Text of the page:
The Washington Post
We, the Drownedby Carsten Jensen
This international bestseller about generations of men who go to sea and the women and children they leave behind is a magnificent tale of love, war, and adventure. Cannibals, shrunken heads, prophetic dreams, forbidden passions, cowards, heroes, tragedies, and survival--this book is destined to take its place among the greatest seafaring literature.See more details below
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This international bestseller about generations of men who go to sea and the women and children they leave behind is a magnificent tale of love, war, and adventure. Cannibals, shrunken heads, prophetic dreams, forbidden passions, cowards, heroes, tragedies, and survival--this book is destined to take its place among the greatest seafaring literature.
The Washington Post
-The Wall Street Journal
"As an epic of grand design, We, The Drowned is a thumping success."
-The San Francisco Chronicle
"Powerful reading for a long winter's night... This gorgeous, unsparing novel ends during the last days of World War II with a captain struggling to bring his crew home after their ship is torpedoed. The sea is Marstal's life and Jensen's unstrained metaphor: luring the Marstallers away from home, offering uncertain passage and providing few harbors that are safe for long."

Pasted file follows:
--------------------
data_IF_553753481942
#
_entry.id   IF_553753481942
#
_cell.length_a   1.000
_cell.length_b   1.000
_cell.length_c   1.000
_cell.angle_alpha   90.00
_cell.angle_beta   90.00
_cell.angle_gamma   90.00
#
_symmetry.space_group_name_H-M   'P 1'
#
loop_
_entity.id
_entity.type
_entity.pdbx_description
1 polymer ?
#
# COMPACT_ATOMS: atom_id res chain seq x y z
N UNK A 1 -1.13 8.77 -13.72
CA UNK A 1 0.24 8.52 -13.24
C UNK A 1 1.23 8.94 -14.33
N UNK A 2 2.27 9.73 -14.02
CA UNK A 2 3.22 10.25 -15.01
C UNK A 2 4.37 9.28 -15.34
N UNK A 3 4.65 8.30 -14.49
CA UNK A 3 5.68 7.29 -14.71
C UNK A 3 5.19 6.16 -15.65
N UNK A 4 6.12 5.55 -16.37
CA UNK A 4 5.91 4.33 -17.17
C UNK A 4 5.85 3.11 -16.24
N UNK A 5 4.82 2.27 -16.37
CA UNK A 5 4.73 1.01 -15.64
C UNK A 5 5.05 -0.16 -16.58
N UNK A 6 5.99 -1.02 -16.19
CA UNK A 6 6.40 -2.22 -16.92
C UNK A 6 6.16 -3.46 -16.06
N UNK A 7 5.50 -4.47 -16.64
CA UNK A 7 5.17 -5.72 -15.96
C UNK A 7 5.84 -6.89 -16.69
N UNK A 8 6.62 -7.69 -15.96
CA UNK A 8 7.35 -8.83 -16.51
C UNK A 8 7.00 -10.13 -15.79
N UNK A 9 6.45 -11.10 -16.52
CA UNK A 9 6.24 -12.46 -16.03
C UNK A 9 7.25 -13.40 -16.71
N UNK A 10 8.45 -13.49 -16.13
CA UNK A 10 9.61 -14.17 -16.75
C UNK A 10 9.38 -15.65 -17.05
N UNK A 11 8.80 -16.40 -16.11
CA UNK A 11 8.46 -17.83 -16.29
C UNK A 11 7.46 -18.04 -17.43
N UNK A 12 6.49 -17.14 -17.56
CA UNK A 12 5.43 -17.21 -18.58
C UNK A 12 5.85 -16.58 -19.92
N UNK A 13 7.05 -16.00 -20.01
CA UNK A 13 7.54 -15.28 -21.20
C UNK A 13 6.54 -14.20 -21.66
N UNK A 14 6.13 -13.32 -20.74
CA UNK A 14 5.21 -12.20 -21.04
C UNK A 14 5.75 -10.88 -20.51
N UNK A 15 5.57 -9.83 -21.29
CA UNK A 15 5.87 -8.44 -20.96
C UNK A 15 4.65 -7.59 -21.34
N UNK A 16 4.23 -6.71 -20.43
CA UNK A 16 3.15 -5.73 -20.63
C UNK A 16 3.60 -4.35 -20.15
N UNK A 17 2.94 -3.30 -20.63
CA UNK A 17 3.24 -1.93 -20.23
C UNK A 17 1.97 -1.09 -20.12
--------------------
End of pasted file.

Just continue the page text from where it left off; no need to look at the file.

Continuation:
-The Washington Post
"From adventures on the storm-ravaged seas and in exotic lands, to battles in town over the shipping industry and family life, dozens of stories coalesce into an odyssey taut with action and drama and suffused with enough heart to satisfy readers who want more than the breakneck thrills of ships battling the elements."
-Publishers Weekly (starred)
"For all the brutality and suspense in the manner of Conrad, Melville, and Stevenson, Jensen's oceanic novel (already a bestseller overseas and gorgeously translated) is tenderly human . . . Jensen's resplendent saga, an epic voyage of the imagination, is mesmerizing in its unsparing drama, fascinating in its knowledge of the sea, wryly humorous, and profound in its embrace of compassion, reason, and justice."
"Expertly told . . . Jensen is a sympathetic storyteller with an eye for the absurd, with the result that if this novel descends from Moby-Dick, it also looks to The Tin Drum for inspiration . . . An elegant meditation on life, death, and the ways of the sea."
"...vast and daring... rich, powerful and rewarding... one of the more engrossing literary vorages of recent years."
-The Financial Times (UK)